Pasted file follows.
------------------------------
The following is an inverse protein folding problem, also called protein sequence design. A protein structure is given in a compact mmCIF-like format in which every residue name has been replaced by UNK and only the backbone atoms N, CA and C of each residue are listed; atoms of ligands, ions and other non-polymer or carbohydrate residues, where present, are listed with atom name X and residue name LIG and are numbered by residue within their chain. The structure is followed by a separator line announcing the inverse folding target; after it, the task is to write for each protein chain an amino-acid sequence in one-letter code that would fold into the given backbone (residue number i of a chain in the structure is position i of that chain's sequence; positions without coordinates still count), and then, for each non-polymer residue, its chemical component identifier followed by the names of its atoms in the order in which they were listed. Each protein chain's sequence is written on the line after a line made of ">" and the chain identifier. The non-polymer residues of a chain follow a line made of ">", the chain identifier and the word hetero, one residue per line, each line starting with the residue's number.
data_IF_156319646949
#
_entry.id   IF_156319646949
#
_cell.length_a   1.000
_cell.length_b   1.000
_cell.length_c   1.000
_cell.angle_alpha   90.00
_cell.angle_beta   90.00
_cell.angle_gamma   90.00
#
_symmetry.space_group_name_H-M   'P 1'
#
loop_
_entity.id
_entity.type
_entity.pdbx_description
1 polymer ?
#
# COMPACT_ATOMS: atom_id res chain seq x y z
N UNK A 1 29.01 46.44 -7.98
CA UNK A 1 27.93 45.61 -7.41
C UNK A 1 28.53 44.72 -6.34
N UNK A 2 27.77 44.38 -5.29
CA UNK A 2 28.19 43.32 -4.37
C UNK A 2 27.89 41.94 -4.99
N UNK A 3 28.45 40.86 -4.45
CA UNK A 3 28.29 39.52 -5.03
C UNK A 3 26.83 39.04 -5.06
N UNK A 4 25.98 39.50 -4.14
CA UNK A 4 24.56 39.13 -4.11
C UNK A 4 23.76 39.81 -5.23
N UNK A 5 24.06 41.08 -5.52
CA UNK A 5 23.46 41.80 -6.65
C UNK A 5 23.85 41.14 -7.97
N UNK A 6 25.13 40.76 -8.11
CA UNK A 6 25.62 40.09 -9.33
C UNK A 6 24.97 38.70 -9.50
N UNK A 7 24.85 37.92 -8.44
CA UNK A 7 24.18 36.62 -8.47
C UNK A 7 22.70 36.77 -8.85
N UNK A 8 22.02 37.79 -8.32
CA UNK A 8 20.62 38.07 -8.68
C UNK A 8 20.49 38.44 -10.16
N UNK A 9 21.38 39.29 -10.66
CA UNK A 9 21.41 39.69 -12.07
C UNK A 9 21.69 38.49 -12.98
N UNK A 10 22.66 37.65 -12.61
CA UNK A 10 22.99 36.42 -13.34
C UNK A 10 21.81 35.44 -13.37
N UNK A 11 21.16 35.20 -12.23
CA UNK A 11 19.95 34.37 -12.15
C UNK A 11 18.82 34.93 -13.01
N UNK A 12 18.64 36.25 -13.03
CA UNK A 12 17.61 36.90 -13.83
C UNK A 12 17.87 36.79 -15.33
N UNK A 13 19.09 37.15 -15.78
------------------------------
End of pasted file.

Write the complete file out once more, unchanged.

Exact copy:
The following is an inverse protein folding problem, also called protein sequence design. A protein structure is given in a compact mmCIF-like format in which every residue name has been replaced by UNK and only the backbone atoms N, CA and C of each residue are listed; atoms of ligands, ions and other non-polymer or carbohydrate residues, where present, are listed with atom name X and residue name LIG and are numbered by residue within their chain. The structure is followed by a separator line announcing the inverse folding target; after it, the task is to write for each protein chain an amino-acid sequence in one-letter code that would fold into the given backbone (residue number i of a chain in the structure is position i of that chain's sequence; positions without coordinates still count), and then, for each non-polymer residue, its chemical component identifier followed by the names of its atoms in the order in which they were listed. Each protein chain's sequence is written on the line after a line made of ">" and the chain identifier. The non-polymer residues of a chain follow a line made of ">", the chain identifier and the word hetero, one residue per line, each line starting with the residue's number.
data_IF_156319646949
#
_entry.id   IF_156319646949
#
_cell.length_a   1.000
_cell.length_b   1.000
_cell.length_c   1.000
_cell.angle_alpha   90.00
_cell.angle_beta   90.00
_cell.angle_gamma   90.00
#
_symmetry.space_group_name_H-M   'P 1'
#
loop_
_entity.id
_entity.type
_entity.pdbx_description
1 polymer ?
#
# COMPACT_ATOMS: atom_id res chain seq x y z
N UNK A 1 29.01 46.44 -7.98
CA UNK A 1 27.93 45.61 -7.41
C UNK A 1 28.53 44.72 -6.34
N UNK A 2 27.77 44.38 -5.29
CA UNK A 2 28.19 43.32 -4.37
C UNK A 2 27.89 41.94 -4.99
N UNK A 3 28.45 40.86 -4.45
CA UNK A 3 28.29 39.52 -5.03
C UNK A 3 26.83 39.04 -5.06
N UNK A 4 25.98 39.50 -4.14
CA UNK A 4 24.56 39.13 -4.11
C UNK A 4 23.76 39.81 -5.23
N UNK A 5 24.06 41.08 -5.52
CA UNK A 5 23.46 41.80 -6.65
C UNK A 5 23.85 41.14 -7.97
N UNK A 6 25.13 40.76 -8.11
CA UNK A 6 25.62 40.09 -9.33
C UNK A 6 24.97 38.70 -9.50
N UNK A 7 24.85 37.92 -8.44
CA UNK A 7 24.18 36.62 -8.47
C UNK A 7 22.70 36.77 -8.85
N UNK A 8 22.02 37.79 -8.32
CA UNK A 8 20.62 38.07 -8.68
C UNK A 8 20.49 38.44 -10.16
N UNK A 9 21.38 39.29 -10.66
CA UNK A 9 21.41 39.69 -12.07
C UNK A 9 21.69 38.49 -12.98
N UNK A 10 22.66 37.65 -12.61
CA UNK A 10 22.99 36.42 -13.34
C UNK A 10 21.81 35.44 -13.37
N UNK A 11 21.16 35.20 -12.23
CA UNK A 11 19.95 34.37 -12.15
C UNK A 11 18.82 34.93 -13.01
N UNK A 12 18.64 36.25 -13.03
CA UNK A 12 17.61 36.90 -13.83
C UNK A 12 17.87 36.79 -15.33
N UNK A 13 19.09 37.15 -15.78